This ought to be a black and white issue - Justice Thomas simply must recuse himself. End. Of. Discussion.
When the Supreme Court hears arguments next week, it will mark the fifth anniversary of Justice Clarence Thomas’s silence during oral argument — unless he chooses to re-enter the give-and-take. We hope he will.
This milestone has stirred a wide conversation about his effectiveness as a justice following another about his ethics. They are actually related. How Justice Thomas comports himself on the bench is a matter of ethics and effectiveness, simultaneously. His authority as a justice and the court’s as an institution are at issue.
Last week, 74 Democrats in Congress cited the threat to the court’s authority when they asked Justice Thomas to recuse himself from an expected review of the health care reform law. This came after an announcement by his wife, Virginia, a lobbyist, who said she will provide “advocacy and assistance” as “an ambassador to the Tea Party movement,” which, of course, is dedicated to the overturning of the health care law.
The representatives based their request on the “appearance of a conflict of interest,” because of a conflict they see between his duty to be an impartial decision-maker and the Thomas household’s financial gain from her lobbying. If Mrs. Thomas were involved as a party in the litigation about the health law, or the litigation’s outcome proved central to her professional life, those classic conflicts would require him to recuse himself. The annual requirement that the justice disclose the sources of his household income is designed to address that issue.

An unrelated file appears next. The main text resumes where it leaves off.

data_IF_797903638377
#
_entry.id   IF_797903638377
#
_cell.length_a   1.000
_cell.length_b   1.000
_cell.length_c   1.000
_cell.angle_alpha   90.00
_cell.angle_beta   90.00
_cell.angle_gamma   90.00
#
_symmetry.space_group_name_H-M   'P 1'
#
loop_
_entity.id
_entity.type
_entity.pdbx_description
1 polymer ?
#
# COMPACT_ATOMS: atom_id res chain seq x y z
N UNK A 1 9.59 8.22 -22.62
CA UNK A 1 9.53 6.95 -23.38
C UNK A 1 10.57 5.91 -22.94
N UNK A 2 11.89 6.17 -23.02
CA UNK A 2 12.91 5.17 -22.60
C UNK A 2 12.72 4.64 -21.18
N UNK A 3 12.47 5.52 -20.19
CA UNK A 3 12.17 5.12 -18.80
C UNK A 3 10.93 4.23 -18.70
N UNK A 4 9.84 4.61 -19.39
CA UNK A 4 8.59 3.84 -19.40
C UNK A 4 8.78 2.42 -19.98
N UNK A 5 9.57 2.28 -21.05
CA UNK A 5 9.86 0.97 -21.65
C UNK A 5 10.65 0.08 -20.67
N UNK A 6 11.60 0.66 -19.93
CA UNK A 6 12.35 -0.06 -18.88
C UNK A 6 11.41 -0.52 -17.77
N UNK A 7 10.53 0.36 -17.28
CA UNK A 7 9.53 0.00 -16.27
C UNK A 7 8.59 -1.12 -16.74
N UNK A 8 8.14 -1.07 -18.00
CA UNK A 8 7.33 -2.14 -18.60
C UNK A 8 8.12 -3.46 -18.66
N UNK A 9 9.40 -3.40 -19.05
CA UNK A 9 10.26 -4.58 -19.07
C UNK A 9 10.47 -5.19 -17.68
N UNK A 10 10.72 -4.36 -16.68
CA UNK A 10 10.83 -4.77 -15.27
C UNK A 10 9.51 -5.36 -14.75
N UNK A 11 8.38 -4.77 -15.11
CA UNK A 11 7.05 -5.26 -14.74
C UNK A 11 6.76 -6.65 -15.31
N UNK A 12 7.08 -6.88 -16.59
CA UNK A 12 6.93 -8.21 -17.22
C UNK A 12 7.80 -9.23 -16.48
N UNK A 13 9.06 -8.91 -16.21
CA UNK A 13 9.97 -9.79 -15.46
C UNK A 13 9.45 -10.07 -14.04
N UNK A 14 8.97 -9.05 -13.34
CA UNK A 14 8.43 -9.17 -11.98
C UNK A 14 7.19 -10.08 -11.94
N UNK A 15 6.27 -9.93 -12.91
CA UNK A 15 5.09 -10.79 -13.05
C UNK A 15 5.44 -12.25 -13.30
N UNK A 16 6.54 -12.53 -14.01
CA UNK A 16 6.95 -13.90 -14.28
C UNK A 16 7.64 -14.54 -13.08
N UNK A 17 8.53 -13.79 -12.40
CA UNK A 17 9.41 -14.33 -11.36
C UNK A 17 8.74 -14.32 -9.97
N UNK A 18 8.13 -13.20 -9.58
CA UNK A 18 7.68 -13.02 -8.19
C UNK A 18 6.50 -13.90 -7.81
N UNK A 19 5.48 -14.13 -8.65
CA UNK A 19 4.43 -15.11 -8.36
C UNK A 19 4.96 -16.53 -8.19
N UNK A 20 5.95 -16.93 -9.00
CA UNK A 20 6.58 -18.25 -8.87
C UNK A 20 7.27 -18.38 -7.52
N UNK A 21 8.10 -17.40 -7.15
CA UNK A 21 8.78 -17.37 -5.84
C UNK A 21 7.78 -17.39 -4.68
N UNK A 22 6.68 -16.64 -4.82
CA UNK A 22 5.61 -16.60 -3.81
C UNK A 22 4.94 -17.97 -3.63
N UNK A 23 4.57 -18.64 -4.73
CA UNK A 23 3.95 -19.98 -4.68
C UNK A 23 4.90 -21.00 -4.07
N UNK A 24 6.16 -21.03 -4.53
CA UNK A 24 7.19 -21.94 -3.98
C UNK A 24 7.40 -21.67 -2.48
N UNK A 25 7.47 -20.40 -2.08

Still, the reputations of the justice and the court — which depend on public confidence — are at issue because of Mrs. Thomas’s lobbying. Justice Thomas’s attendance at a political event also seemed ill advised.
The court relies on each justice individually to judge whether he or she should not hear a case because of bias or the appearance of bias. It’s a bad approach, but it underscores Justice Thomas’s responsibility for his comportment and for acting in ways that contribute to the court’s authority.
Taking part in oral arguments would be good for the justice and the court. In a landmark article about judging, the scholar John Leubsdorf said a justice should abide by three principles: avoid basing a vote on personal considerations; avoid basing a vote on facts learned outside the case; and consider both sides’ arguments. Taking part in arguments is a way for Justice Thomas to convey that he honors the third principle. By engaging with lawyers for both sides in cases and showing open-mindedness in exchanges with them, he would show his dedication to the court’s impartiality and to its integrity as an institution.